- "Twenty-two points, plus triple-word-score, plus fifty points for using all my letters. Game's over. I'm outta here".
This text, as well as the alias name of the author of the virus, "Kwyjibo", are all references to the popular cartoon TV series called "The Simpsons". For more information on this connection, see this Simpsons web page:
The main difference between Melissa.I and Melissa.A is that this variant uses a random number to select subject lines and message bodies of outgoing messages from eight different alternatives:
1. Subject: Question for you... It's fairly complicated so I've attached it. 2. Subject: Check this!! This is some wicked stuff! 3. Subject: Cool Web Sites Check out the Attached Document for a list of some of the best Sites on the Web 4. Subject: 80mb Free Web Space! Check out the Attached Document for details on how to obtain the free space. It's cool, I've now got heaps of room. 5. Subject: Cheap Software The attached document contains a list of web sites where you can obtain Cheap Software 6. Subject: Cheap Hardware I've attached a list of web sites where you can obtain Cheap Hardware" 7. Subject: Free Music Here is a list of places where you can obtain Free Music. 8. Subject: * Free Downloads Here is a list of sites where you can obtain Free Downloads.
In the last subject, the asterisk will be replaced with a random character.
Unlike Melissa.A, this variant uses a different registry key (called "Empirical") to check whenever mass mailing has been done.
Melissa.I contains an additional payload as well. If the number of minutes equals the number of hours, the virus inserts the following text to the active document:
- All empires fall, you just have to know where to push.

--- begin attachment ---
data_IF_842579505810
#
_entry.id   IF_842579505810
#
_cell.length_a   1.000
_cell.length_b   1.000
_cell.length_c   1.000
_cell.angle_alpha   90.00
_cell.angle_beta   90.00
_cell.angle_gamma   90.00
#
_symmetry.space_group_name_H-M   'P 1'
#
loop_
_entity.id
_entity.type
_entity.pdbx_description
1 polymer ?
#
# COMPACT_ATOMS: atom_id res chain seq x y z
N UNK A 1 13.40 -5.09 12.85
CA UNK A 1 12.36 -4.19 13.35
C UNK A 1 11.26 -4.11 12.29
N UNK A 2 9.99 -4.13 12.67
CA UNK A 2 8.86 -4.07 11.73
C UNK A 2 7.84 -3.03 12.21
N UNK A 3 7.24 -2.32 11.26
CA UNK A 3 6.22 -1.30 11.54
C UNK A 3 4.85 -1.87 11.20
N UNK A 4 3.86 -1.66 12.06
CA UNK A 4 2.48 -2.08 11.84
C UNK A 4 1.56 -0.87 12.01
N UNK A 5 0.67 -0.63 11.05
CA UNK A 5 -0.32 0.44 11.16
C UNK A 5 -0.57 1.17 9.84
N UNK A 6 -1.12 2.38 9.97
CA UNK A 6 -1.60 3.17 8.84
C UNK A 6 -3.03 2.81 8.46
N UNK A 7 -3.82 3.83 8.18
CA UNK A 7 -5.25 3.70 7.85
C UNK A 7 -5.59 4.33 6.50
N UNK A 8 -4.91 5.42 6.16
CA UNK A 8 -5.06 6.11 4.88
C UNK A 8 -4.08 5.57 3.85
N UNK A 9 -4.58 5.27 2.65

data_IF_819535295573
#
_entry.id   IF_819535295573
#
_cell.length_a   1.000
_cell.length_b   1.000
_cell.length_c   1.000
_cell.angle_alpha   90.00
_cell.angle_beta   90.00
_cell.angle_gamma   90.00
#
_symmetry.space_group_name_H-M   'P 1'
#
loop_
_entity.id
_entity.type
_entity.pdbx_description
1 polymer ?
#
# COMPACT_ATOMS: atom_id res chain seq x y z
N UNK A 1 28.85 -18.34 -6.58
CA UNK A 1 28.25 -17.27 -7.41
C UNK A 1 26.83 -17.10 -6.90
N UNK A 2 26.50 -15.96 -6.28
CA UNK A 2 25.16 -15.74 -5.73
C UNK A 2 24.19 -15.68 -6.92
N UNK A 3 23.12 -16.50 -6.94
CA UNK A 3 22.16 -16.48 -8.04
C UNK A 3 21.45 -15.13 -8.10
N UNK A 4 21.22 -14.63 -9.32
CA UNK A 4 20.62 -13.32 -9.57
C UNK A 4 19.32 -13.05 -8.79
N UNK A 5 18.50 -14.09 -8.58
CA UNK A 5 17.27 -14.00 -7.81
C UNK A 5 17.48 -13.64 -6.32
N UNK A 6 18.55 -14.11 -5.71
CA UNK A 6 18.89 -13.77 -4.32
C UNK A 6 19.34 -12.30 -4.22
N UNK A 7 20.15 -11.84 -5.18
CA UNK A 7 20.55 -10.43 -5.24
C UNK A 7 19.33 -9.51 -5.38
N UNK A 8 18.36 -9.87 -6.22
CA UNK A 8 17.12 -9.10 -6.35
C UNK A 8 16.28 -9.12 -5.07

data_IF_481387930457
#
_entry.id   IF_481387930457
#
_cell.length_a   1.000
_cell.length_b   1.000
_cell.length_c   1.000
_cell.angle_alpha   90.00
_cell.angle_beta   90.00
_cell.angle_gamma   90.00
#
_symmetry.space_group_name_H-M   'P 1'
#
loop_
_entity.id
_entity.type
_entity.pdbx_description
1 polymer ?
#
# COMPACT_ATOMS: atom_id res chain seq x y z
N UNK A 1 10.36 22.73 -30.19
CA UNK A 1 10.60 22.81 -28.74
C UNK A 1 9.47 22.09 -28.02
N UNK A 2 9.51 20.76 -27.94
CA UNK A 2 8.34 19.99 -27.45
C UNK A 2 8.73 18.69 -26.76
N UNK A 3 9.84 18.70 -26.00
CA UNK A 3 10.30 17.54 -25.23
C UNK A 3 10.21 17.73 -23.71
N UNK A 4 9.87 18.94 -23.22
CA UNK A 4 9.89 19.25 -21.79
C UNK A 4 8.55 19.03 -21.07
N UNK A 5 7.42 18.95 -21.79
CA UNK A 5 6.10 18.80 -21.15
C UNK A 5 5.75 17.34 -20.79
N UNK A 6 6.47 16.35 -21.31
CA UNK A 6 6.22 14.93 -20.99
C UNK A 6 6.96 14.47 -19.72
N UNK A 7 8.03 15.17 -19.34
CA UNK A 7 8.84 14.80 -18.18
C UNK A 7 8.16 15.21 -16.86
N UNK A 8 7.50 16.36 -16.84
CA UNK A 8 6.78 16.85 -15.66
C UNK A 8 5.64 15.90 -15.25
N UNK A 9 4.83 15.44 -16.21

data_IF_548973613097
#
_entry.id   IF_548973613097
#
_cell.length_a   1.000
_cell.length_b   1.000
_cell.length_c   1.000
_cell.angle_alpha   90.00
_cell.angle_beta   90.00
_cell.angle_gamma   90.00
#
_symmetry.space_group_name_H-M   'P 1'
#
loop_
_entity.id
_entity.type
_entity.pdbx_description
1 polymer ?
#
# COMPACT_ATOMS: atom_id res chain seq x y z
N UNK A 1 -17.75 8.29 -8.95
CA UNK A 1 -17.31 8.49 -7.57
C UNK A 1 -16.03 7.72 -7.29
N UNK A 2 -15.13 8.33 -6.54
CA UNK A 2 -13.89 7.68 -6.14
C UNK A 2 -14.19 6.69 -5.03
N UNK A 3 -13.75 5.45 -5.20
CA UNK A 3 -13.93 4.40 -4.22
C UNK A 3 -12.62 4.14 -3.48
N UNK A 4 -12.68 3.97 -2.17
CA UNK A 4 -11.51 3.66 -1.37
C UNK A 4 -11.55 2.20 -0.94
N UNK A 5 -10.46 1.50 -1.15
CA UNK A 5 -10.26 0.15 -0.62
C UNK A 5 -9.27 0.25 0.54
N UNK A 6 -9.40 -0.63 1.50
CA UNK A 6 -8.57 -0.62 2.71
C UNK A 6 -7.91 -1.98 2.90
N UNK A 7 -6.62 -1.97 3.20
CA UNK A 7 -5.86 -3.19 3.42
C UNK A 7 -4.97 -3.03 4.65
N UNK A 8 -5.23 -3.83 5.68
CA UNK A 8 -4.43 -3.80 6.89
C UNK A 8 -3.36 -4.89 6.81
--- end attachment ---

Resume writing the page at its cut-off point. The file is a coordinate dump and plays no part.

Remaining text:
At the same time, the virus clears the mark from the registry causing the mass mail part to be reactivated a soon as a document is opened or closed, a new document is created or the Word is restarted.
This Melissa variant sends itself to 100 recipients from each Outlook address book. The E-mail looks like this:
Subject: Duhalde Presidente Body: Programa de gobierno 1999 - 2004.
W97M/Melissa.U is a similar to Melissa.A. Unlike Melissa.A, this variant uses the module name "Mmmmmmm" and it has a destructive payload. This variant deletes the following system files:
To do this, the virus removes hidden, system, read-only and archive attributes from these files. Unlike W97M/Melissa.A, it sends itself only to 4 recipients. The message itself is also different:
- Subject: pictures (user name)
- Body: what's up ?
Where (user name) is replaced with Word's registered user name.
The following texts will be added to every infected document:
Loading... No >>>>Please Check Outlook Inbox Mail<<<<<
This variant has been detected since October 13th, 1999.
This variant is similar to Melissa.U. This variant sends itself to 40 recipients and the message is different:
- Subject: My pictures (user name)
The message body is empty, and (user name) is replaced with Word's registered user name. After Melissa.V has mailed itself, it will delete all files from the root of the following drives:
When this has been done, the virus shows a message box with the following text:
- Hint: Get Norton 2000 not McAfee 4.02
This variant has been detected since October 13th, 1999.
Melissa.W does not lower macro security settings in Word 2000. Otherwise it is functionally equal with Melissa.A.
Melissa.AO uses Outlook to send e-mail message with:
Subject: Extremely URGENT: To All E-Mail User - Body: This announcement is for all E-MAIL user. Please take note that our E-Mail Server will down and we recommended you to read the document which attached with this E-Mail. Attachment:[infected document]
The payload activates at 10 am on 10th day of each month when the virus inserts the following text to the active document:
- Worm! Let's We Enjoy.